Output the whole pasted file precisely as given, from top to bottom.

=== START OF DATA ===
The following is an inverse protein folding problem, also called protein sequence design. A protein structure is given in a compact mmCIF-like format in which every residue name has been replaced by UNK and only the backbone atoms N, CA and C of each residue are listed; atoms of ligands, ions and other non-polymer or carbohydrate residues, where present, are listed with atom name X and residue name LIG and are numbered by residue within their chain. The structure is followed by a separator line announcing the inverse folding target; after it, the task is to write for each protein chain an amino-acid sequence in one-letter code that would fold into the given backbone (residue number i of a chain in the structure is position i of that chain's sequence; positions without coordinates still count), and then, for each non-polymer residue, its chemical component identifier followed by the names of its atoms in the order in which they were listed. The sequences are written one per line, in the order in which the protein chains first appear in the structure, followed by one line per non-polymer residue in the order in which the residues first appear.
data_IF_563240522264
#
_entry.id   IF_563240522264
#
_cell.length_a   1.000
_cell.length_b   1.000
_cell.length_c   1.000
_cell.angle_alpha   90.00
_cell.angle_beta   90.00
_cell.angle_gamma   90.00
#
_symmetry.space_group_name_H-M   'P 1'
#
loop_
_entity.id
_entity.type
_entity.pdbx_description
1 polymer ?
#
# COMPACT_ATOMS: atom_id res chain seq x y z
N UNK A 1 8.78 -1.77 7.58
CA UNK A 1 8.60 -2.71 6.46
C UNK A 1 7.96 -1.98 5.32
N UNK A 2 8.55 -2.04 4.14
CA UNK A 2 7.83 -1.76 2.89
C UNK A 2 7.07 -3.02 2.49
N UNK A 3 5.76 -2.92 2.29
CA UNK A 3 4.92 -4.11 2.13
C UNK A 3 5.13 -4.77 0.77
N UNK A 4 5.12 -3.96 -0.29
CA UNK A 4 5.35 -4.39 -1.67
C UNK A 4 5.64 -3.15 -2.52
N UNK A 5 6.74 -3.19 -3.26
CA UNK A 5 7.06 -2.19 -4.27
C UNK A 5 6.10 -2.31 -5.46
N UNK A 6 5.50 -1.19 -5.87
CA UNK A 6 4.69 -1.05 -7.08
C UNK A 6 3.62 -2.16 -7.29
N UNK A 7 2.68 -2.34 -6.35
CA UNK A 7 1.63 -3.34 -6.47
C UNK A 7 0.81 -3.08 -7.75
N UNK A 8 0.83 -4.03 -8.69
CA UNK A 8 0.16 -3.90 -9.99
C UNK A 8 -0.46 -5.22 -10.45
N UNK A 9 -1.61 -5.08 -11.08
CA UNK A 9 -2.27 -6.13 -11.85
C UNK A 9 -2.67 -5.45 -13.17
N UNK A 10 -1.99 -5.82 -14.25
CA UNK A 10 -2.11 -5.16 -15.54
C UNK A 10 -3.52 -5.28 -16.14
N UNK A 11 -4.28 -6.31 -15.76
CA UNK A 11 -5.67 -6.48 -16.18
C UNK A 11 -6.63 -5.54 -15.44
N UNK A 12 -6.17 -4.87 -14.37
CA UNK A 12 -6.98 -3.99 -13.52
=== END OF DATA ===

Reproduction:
The following is an inverse protein folding problem, also called protein sequence design. A protein structure is given in a compact mmCIF-like format in which every residue name has been replaced by UNK and only the backbone atoms N, CA and C of each residue are listed; atoms of ligands, ions and other non-polymer or carbohydrate residues, where present, are listed with atom name X and residue name LIG and are numbered by residue within their chain. The structure is followed by a separator line announcing the inverse folding target; after it, the task is to write for each protein chain an amino-acid sequence in one-letter code that would fold into the given backbone (residue number i of a chain in the structure is position i of that chain's sequence; positions without coordinates still count), and then, for each non-polymer residue, its chemical component identifier followed by the names of its atoms in the order in which they were listed. The sequences are written one per line, in the order in which the protein chains first appear in the structure, followed by one line per non-polymer residue in the order in which the residues first appear.
data_IF_563240522264
#
_entry.id   IF_563240522264
#
_cell.length_a   1.000
_cell.length_b   1.000
_cell.length_c   1.000
_cell.angle_alpha   90.00
_cell.angle_beta   90.00
_cell.angle_gamma   90.00
#
_symmetry.space_group_name_H-M   'P 1'
#
loop_
_entity.id
_entity.type
_entity.pdbx_description
1 polymer ?
#
# COMPACT_ATOMS: atom_id res chain seq x y z
N UNK A 1 8.78 -1.77 7.58
CA UNK A 1 8.60 -2.71 6.46
C UNK A 1 7.96 -1.98 5.32
N UNK A 2 8.55 -2.04 4.14
CA UNK A 2 7.83 -1.76 2.89
C UNK A 2 7.07 -3.02 2.49
N UNK A 3 5.76 -2.92 2.29
CA UNK A 3 4.92 -4.11 2.13
C UNK A 3 5.13 -4.77 0.77
N UNK A 4 5.12 -3.96 -0.29
CA UNK A 4 5.35 -4.39 -1.67
C UNK A 4 5.64 -3.15 -2.52
N UNK A 5 6.74 -3.19 -3.26
CA UNK A 5 7.06 -2.19 -4.27
C UNK A 5 6.10 -2.31 -5.46
N UNK A 6 5.50 -1.19 -5.87
CA UNK A 6 4.69 -1.05 -7.08
C UNK A 6 3.62 -2.16 -7.29
N UNK A 7 2.68 -2.34 -6.35
CA UNK A 7 1.63 -3.34 -6.47
C UNK A 7 0.81 -3.08 -7.75
N UNK A 8 0.83 -4.03 -8.69
CA UNK A 8 0.16 -3.90 -9.99
C UNK A 8 -0.46 -5.22 -10.45
N UNK A 9 -1.61 -5.08 -11.08
CA UNK A 9 -2.27 -6.13 -11.85
C UNK A 9 -2.67 -5.45 -13.17
N UNK A 10 -1.99 -5.82 -14.25
CA UNK A 10 -2.11 -5.16 -15.54
C UNK A 10 -3.52 -5.28 -16.14
N UNK A 11 -4.28 -6.31 -15.76
CA UNK A 11 -5.67 -6.48 -16.18
C UNK A 11 -6.63 -5.54 -15.44
N UNK A 12 -6.17 -4.87 -14.37
CA UNK A 12 -6.98 -3.99 -13.52